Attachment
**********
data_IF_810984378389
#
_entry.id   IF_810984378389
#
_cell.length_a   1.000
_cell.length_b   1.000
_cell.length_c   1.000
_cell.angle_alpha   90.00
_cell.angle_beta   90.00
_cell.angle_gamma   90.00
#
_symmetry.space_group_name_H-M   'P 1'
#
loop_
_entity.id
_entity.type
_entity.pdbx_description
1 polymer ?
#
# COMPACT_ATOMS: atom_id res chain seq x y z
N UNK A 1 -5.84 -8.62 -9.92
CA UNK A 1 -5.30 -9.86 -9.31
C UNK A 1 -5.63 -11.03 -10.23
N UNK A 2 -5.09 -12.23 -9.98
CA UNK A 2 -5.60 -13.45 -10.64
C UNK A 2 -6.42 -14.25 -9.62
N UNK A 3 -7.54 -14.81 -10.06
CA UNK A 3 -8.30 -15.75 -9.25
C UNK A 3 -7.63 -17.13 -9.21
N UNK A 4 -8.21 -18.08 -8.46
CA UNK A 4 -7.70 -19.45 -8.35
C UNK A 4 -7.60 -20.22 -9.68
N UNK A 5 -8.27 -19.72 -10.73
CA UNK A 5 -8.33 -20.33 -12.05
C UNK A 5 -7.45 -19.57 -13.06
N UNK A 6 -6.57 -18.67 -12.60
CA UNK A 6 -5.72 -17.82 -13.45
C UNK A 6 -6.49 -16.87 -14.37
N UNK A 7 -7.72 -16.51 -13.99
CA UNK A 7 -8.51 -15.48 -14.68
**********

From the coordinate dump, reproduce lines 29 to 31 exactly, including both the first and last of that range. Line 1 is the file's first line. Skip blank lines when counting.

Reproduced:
C UNK A 3 -7.63 -17.13 -9.21
N UNK A 4 -8.21 -18.08 -8.46
CA UNK A 4 -7.70 -19.45 -8.35